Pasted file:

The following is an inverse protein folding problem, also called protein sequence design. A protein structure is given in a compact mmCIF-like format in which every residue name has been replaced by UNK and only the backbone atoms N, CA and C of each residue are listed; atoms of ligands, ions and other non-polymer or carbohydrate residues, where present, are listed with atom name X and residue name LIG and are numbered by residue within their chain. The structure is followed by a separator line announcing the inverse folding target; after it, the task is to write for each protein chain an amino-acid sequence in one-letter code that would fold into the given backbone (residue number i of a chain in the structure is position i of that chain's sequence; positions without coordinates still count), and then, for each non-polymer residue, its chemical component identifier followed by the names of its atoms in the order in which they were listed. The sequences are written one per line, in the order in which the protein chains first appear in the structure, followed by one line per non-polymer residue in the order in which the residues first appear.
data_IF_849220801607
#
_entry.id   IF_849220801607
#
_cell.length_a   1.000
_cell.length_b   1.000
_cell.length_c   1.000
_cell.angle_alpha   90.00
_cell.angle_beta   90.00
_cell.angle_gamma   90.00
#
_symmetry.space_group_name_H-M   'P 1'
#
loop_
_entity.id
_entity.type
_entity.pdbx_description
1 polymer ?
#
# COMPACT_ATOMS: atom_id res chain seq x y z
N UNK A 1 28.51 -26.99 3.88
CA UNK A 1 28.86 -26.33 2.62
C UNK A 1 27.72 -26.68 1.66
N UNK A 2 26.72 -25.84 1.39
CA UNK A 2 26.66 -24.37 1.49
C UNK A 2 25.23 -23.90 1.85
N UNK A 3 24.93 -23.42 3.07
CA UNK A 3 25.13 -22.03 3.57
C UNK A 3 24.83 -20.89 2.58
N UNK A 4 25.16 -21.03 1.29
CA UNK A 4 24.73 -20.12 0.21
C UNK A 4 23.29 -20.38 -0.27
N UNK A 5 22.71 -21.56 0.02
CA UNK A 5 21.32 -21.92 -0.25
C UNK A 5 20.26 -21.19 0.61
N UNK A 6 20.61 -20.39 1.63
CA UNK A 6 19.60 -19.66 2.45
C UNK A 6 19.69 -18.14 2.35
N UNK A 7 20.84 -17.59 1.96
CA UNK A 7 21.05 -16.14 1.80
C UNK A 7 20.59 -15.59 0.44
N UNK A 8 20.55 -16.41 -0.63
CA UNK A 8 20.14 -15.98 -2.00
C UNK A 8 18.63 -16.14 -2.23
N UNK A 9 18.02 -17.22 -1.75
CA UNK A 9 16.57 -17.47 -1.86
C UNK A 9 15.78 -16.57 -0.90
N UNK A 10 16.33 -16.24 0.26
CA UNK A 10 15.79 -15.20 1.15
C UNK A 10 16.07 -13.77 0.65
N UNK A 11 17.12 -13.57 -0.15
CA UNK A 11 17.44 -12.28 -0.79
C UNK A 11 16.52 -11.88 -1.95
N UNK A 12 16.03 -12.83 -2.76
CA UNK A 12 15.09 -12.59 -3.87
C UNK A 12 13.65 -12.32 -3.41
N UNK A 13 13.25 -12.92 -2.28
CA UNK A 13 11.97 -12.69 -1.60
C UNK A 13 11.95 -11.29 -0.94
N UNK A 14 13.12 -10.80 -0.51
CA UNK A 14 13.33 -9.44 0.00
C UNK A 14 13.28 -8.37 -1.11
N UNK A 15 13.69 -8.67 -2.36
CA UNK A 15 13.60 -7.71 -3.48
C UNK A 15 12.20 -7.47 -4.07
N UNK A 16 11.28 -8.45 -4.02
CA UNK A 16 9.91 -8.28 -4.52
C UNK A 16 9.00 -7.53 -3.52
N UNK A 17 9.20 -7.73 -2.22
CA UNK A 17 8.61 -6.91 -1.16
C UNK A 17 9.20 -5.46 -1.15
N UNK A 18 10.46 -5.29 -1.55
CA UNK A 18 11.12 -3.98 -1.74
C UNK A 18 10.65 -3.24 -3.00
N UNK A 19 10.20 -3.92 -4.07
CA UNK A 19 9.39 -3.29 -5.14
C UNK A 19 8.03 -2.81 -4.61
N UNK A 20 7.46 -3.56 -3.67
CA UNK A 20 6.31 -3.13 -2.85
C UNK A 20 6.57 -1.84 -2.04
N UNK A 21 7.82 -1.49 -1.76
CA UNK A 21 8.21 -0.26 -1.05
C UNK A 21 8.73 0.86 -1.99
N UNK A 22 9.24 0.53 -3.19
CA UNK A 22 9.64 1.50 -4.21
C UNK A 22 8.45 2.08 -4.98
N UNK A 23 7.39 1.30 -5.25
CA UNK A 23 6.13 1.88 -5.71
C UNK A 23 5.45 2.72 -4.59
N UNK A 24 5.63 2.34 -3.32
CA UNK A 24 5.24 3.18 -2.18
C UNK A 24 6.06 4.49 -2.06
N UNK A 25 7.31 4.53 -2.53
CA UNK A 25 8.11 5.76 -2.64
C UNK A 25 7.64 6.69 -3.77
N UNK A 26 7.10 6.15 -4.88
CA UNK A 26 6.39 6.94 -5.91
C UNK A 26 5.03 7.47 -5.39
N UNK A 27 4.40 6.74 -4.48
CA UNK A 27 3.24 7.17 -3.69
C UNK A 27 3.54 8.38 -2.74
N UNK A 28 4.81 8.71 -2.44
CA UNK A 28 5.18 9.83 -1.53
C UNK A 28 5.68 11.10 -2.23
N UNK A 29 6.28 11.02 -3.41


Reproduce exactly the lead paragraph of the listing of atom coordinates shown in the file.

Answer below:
The following is an inverse protein folding problem, also called protein sequence design. A protein structure is given in a compact mmCIF-like format in which every residue name has been replaced by UNK and only the backbone atoms N, CA and C of each residue are listed; atoms of ligands, ions and other non-polymer or carbohydrate residues, where present, are listed with atom name X and residue name LIG and are numbered by residue within their chain. The structure is followed by a separator line announcing the inverse folding target; after it, the task is to write for each protein chain an amino-acid sequence in one-letter code that would fold into the given backbone (residue number i of a chain in the structure is position i of that chain's sequence; positions without coordinates still count), and then, for each non-polymer residue, its chemical component identifier followed by the names of its atoms in the order in which they were listed. The sequences are written one per line, in the order in which the protein chains first appear in the structure, followed by one line per non-polymer residue in the order in which the residues first appear.